|The Testicular Cancer Resource Center|
95% of all testicular tumors are germ cell tumors. That is, the tumors originate in the sperm forming cells in the testicles (the males gonads) or egg producing cells in the ovary (female gonads). Occasionally, however, germ cell tumors develop elsewhere in the body without any evidence of cancer in the testes. When this happens they are referred to as Extragonadal Germ Cell Tumors (meaning outside of the gonads).
During embryonic development (when you are but a clump of cells), germ cells are first seen outside of the embryo in the yolk sac. At about 4 to 6 weeks of development, these cells migrate into the embryo where they populate the developing testes or ovaries. If these cells miss their destination, they are likely to come to rest in one of a number of midline sites in the body. Extragonadal tumors arise when these cells become cancerous. In some cases, however, an apparent extragonadal tumor turns out to be a metastatic testicular tumor where the primary tumor has "burnt out" or died on its own.
Extragonadal germ cell tumors can take on a variety of tumor types. They can be either benign (teratoma) or malignant. Malignant tumors can be either seminoma [aka germinoma in females] or nonseminoma (embryonal carcinoma, immature teratoma, endodermal sinus tumor [aka yolk sac tumor], choriocarcinoma, and mixed germ cell tumors). Although much more common in males, extragonadal tumors can also occur in females.
The great majority (80%) of these tumors are benign and are handled with surgery alone. Most of the benign tumors occur in children. While benign tumors occur with equal frequency in men and women, malignant extragonadal tumors are much more common in males (9:1). Understand this, though: extragonadal germ cell tumors are rare, accounting for only 1 to 4% of all germ cell tumors.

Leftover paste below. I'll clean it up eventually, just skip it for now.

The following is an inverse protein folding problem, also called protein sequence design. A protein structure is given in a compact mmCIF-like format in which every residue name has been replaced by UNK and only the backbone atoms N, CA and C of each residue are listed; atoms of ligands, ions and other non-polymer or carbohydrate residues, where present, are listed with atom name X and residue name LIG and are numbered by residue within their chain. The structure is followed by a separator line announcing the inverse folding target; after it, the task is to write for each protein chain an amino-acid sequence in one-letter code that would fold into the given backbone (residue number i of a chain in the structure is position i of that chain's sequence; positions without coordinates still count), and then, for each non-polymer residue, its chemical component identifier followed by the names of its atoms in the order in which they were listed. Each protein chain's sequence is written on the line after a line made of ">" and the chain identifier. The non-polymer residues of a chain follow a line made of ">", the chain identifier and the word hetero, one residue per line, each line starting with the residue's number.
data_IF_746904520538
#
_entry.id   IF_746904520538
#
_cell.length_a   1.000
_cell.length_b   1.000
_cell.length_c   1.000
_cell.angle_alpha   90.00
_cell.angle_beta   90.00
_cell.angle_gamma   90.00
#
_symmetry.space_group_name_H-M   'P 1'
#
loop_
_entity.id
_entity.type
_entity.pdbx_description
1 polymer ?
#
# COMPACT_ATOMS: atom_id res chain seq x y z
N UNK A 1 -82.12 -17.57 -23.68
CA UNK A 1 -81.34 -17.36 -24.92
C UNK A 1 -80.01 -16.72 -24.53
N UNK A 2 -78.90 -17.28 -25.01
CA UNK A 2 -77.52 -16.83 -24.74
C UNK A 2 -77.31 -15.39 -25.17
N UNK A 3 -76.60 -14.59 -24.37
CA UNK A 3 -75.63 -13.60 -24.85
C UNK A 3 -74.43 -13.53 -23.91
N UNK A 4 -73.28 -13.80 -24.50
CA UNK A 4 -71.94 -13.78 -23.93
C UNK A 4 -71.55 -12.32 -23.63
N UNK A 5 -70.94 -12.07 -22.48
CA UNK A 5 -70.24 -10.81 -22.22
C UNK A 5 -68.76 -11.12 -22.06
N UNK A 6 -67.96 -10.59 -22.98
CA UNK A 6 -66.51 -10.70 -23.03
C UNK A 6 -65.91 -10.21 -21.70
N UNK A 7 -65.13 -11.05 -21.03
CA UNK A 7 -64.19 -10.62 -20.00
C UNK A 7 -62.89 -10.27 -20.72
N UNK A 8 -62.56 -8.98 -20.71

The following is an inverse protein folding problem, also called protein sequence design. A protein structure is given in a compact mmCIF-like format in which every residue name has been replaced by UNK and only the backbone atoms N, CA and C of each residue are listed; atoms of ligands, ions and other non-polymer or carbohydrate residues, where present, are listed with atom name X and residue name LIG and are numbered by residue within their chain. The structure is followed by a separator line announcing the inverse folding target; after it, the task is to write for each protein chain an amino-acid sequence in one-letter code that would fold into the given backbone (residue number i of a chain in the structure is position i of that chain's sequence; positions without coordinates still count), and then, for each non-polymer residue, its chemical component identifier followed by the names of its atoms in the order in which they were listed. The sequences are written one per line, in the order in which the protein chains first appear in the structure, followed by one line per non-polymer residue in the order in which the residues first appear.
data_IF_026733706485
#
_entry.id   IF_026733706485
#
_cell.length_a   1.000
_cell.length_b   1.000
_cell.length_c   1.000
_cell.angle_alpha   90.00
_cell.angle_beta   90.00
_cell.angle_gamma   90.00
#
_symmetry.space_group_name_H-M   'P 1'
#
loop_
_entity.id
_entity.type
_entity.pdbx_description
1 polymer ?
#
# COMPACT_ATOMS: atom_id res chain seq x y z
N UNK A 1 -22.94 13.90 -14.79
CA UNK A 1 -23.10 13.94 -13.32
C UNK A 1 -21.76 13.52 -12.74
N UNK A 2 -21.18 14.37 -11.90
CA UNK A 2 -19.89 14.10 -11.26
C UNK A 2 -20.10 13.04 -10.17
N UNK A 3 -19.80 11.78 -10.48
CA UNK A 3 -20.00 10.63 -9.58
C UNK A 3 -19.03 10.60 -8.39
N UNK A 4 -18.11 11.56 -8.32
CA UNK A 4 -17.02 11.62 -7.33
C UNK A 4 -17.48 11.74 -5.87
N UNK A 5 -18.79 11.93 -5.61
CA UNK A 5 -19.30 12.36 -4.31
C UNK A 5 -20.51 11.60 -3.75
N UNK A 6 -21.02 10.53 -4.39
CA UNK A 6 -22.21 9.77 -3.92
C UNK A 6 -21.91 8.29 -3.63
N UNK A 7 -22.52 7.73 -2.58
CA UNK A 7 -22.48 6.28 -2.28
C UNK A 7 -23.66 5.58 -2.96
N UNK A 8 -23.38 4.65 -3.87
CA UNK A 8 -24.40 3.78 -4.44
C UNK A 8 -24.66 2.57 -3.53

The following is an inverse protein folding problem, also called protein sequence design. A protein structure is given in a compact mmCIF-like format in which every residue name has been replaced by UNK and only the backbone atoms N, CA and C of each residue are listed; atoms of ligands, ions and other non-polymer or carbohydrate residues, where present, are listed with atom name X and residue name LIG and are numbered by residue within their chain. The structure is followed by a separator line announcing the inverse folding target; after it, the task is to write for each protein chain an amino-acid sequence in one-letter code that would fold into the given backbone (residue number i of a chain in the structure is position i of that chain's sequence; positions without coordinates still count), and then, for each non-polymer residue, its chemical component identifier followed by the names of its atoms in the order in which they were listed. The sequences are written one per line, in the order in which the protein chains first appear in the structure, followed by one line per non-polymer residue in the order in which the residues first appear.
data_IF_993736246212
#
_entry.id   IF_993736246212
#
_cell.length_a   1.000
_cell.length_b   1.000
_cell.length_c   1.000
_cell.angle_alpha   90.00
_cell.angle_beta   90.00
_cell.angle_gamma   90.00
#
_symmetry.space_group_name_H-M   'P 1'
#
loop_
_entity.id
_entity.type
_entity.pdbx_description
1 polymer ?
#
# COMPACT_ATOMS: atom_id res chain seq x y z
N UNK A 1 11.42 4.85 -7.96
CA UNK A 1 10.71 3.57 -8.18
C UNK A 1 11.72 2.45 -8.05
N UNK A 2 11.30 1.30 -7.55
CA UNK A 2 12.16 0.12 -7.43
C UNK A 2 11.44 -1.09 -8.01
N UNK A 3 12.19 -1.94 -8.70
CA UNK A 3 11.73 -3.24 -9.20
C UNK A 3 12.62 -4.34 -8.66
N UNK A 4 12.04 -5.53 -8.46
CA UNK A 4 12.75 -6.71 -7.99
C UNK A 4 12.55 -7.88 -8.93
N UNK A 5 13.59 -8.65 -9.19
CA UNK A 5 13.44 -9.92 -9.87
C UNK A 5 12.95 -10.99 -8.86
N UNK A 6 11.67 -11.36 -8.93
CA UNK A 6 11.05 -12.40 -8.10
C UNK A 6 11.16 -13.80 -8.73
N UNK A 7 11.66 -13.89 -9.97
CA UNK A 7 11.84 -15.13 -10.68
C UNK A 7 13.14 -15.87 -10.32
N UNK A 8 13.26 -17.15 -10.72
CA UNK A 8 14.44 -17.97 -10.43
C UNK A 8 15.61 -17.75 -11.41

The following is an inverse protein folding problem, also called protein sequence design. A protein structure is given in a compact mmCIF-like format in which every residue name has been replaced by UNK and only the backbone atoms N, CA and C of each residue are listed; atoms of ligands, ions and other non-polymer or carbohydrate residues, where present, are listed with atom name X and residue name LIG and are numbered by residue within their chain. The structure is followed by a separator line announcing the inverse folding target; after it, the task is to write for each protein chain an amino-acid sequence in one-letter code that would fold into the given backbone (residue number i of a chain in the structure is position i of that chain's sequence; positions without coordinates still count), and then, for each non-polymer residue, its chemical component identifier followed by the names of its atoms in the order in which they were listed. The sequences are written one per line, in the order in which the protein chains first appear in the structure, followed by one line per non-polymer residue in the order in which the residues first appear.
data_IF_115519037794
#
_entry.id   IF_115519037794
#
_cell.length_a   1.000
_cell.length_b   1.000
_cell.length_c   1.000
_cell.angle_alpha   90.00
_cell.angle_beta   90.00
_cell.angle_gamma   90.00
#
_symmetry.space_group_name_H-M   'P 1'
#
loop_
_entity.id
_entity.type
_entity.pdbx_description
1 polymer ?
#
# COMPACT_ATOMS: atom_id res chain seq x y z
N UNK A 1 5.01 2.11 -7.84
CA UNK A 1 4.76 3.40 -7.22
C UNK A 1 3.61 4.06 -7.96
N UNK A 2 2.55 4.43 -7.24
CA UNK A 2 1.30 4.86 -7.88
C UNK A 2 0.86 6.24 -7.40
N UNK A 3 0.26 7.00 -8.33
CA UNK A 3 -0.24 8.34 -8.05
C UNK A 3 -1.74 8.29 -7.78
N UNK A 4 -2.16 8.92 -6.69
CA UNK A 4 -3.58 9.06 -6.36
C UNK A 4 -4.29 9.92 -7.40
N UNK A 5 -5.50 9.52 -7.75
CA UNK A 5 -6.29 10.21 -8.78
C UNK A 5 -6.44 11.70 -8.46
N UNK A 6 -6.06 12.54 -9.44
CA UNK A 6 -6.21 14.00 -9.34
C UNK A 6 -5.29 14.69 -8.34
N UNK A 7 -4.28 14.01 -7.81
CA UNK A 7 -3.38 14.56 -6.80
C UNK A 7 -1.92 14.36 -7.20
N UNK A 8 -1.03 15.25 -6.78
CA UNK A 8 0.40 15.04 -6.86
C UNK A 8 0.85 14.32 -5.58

This type of cancer is aggressive and is usually seen in young adults. Patients with mediastinal nonseminomatous EGC are typically classed as poor risk patients because these cancers often have unusual biological features that diminish cure rates and add additional complexities to treatment. Despite these unusual characteristics, about half of even these patients are cured. Other extragonadal sites do not share these same adverse biological features and are usually classified with an intermediate prognosis. For all extragonadal seminomas, the outlook is identical to metastatic testicular seminomas with the same high prospect of cure.
Extragonadal tumors can arise virtually anywhere in the body, but the site of origin is typically one of three locations:
The treatment and prognosis of the disease depends on a variety of factors including: the type of cancer, the tumor location, and the size of the tumor. Typically, seminomas (and germinomas) have a more favorable outcome than the other types of germ cell cancer.
Hidden or "burnt out" testicular lesions are important because detection can provide a superior treatment plan, and treatment of the hidden testicular lesion is also important. If you have extragonadal retroperitoneal tumors, do not be surprised if the doctors expend extra effort examining your testicles for a primary tumor.
Patients with EGC are very likely to benefit from the experience and expertise of a specialist in the field. We strongly recommend that you or your doctor contact an expert for treatment advice.